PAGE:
Revisiting muscle spindle function to understand impaired sensorimotor control
Lena H. Ting. Ph.D.
John and Jan Portman Professor of Biomedical Engineering
Emory University and Georgia Tech
Professor, Rehabilitation Medicine, Division of Physical Therapy, Emory University
Co-Director, GaTech and Emory Neural Engineering Centers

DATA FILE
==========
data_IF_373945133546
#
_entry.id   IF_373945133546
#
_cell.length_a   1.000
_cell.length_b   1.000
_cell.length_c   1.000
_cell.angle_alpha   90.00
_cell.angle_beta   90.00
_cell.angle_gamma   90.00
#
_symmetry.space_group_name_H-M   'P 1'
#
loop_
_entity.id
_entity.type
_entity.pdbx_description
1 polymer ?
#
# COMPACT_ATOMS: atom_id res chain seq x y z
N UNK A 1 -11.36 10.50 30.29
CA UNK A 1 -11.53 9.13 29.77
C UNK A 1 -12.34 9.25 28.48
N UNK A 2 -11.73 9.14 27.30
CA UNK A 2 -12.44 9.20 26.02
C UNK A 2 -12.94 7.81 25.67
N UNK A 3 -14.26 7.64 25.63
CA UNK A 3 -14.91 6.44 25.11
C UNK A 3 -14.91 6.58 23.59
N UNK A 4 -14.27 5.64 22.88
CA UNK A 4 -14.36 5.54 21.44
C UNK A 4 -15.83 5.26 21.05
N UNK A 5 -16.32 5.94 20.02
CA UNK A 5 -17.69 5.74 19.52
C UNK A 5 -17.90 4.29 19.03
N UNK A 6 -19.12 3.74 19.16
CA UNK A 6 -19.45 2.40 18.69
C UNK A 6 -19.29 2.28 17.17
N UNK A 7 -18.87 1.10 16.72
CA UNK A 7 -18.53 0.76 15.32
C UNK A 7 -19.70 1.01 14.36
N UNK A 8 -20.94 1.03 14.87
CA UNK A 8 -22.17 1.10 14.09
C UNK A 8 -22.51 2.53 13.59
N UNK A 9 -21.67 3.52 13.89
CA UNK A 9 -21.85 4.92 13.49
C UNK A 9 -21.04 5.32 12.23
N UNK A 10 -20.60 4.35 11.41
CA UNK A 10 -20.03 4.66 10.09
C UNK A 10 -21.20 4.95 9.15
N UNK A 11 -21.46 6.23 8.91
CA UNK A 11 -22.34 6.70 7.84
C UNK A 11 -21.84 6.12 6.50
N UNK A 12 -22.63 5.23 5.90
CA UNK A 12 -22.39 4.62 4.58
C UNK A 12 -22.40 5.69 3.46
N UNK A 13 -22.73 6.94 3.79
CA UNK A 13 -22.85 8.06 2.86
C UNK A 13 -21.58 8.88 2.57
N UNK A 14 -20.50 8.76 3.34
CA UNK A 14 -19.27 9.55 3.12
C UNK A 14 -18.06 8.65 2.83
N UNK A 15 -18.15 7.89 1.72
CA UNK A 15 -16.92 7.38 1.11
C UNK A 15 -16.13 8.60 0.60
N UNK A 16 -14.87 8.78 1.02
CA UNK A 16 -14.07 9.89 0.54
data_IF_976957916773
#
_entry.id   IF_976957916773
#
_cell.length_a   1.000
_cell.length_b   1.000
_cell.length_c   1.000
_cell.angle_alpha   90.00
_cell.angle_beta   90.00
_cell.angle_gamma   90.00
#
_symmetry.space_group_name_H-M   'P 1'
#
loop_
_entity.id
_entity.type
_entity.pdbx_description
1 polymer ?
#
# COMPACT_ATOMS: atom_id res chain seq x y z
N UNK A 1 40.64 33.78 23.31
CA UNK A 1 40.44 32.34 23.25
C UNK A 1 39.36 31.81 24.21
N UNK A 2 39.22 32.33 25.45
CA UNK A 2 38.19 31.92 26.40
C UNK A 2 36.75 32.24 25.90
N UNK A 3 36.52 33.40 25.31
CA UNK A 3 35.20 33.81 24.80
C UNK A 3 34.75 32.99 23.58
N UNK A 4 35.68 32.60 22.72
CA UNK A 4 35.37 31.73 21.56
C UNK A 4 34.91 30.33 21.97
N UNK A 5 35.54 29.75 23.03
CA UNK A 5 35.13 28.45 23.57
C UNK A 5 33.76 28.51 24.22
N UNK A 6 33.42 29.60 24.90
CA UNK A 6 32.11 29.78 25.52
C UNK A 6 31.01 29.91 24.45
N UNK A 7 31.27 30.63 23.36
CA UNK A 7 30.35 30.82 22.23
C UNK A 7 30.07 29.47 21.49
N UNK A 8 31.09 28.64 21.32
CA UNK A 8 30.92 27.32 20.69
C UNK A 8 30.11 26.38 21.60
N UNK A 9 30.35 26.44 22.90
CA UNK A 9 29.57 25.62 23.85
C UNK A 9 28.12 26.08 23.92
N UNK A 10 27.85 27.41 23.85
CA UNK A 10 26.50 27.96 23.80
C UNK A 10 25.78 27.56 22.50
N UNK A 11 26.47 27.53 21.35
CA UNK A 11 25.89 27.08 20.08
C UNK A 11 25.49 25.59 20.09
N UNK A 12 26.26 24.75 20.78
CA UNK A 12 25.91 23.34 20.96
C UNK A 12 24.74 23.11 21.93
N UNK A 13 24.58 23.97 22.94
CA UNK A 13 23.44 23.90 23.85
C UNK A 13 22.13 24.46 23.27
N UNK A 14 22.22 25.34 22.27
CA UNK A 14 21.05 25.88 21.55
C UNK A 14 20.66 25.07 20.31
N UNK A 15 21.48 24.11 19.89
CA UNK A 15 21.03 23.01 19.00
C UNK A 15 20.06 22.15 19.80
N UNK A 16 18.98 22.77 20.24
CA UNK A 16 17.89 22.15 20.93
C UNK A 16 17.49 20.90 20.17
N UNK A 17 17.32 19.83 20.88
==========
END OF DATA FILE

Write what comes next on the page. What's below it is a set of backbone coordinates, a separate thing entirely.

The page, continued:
Muscle spindles richly innervate muscles in vertebrates, providing critical sensory information about the body’s mechanical interactions with the environment necessary for neural control of movement. Muscle spindle afferent firing patterns have been well-characterized experimentally, but not fully explained mechanistically. I present a biophysical model demonstrates a range of well-known muscle spindle Ia afferent firing characteristics – including variations in firing due to prior movement history, and nonlinear scaling with muscle stretch velocity – emerge from first principles of muscle contractile mechanics. Simulating the mechanical interactions of intrafusal muscle fibers with muscle-tendon dynamics further reveal differential and interacting effects of motor commands to the muscle (alpha drive) and muscle spindle (gamma drive) on Ia firing, explaining highly variable activity during human voluntary force production and active muscle stretch. Our multiscale muscle spindle model provides a proof of concept of an extendable biophysical framework for understanding and predicting movement-related sensory signals in health and disease. I will provide specific examples of how a more sophisticated understanding of muscle and muscle spindle function can reveal mechanisms of motor disorders such as spasticity in cerebral palsy and rigidity in Parkinson’s disease, and how these mechanisms may be revealed through simple clinical tests founded on this physiological understanding.